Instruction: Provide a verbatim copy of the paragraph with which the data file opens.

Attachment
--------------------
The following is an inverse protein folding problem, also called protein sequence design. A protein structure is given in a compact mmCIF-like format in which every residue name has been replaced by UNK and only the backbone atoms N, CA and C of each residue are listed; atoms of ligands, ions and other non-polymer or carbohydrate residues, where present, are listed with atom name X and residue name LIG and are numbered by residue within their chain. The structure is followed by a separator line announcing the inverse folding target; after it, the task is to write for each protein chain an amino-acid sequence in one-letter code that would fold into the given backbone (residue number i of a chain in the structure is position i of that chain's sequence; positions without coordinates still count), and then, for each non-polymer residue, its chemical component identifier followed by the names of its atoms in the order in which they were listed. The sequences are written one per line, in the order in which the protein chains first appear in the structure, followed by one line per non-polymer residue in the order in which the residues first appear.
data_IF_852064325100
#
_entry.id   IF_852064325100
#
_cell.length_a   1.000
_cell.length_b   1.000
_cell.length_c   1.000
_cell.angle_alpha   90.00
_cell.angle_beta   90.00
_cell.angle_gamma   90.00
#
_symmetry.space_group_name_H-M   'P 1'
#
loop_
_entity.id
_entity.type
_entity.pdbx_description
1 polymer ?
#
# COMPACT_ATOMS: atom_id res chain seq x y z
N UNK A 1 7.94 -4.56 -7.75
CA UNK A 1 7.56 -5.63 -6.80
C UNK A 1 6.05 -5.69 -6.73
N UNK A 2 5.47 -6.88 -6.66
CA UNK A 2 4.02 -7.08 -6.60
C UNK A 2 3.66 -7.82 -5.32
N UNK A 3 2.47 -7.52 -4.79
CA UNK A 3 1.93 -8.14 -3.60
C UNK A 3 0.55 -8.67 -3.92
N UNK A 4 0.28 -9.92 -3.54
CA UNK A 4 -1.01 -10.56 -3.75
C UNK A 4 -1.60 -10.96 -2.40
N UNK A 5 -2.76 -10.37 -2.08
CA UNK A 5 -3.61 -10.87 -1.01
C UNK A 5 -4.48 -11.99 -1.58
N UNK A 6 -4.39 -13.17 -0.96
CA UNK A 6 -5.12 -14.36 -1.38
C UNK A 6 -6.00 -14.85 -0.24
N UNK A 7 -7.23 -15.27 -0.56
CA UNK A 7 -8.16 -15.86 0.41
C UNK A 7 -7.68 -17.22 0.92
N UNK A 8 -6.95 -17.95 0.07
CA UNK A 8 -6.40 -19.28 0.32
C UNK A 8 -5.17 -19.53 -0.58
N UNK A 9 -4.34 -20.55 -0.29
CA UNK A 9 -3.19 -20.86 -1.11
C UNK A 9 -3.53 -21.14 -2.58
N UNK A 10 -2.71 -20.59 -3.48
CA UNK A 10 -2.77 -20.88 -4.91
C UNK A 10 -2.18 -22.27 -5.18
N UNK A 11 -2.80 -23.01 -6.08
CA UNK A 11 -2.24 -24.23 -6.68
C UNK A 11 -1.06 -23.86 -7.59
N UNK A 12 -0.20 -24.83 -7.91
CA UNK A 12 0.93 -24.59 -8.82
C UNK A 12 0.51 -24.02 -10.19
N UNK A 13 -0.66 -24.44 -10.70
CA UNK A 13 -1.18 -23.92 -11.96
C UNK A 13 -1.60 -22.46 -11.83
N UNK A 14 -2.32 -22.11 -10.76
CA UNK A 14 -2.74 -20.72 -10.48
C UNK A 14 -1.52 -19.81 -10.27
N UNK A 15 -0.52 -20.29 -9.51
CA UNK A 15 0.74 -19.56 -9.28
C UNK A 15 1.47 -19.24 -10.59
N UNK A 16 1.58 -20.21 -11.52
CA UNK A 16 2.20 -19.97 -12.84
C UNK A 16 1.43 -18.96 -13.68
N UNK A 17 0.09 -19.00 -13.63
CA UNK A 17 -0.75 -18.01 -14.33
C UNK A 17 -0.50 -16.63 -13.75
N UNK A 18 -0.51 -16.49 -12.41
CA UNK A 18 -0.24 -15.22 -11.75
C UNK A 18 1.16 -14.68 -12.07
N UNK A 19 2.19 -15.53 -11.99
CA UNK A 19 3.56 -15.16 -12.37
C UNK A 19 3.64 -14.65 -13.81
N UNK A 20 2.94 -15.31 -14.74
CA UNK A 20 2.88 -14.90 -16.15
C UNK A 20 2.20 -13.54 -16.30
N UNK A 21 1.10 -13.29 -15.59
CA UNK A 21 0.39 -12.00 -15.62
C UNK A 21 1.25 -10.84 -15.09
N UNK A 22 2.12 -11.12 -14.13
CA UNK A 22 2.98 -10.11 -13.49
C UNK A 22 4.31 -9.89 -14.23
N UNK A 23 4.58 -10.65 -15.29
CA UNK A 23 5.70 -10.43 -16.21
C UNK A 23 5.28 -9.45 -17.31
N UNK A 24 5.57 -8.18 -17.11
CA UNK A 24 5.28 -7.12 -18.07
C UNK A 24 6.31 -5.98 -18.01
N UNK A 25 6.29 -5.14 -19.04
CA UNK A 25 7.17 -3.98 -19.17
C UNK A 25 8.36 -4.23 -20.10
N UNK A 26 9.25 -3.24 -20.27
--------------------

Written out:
The following is an inverse protein folding problem, also called protein sequence design. A protein structure is given in a compact mmCIF-like format in which every residue name has been replaced by UNK and only the backbone atoms N, CA and C of each residue are listed; atoms of ligands, ions and other non-polymer or carbohydrate residues, where present, are listed with atom name X and residue name LIG and are numbered by residue within their chain. The structure is followed by a separator line announcing the inverse folding target; after it, the task is to write for each protein chain an amino-acid sequence in one-letter code that would fold into the given backbone (residue number i of a chain in the structure is position i of that chain's sequence; positions without coordinates still count), and then, for each non-polymer residue, its chemical component identifier followed by the names of its atoms in the order in which they were listed. The sequences are written one per line, in the order in which the protein chains first appear in the structure, followed by one line per non-polymer residue in the order in which the residues first appear.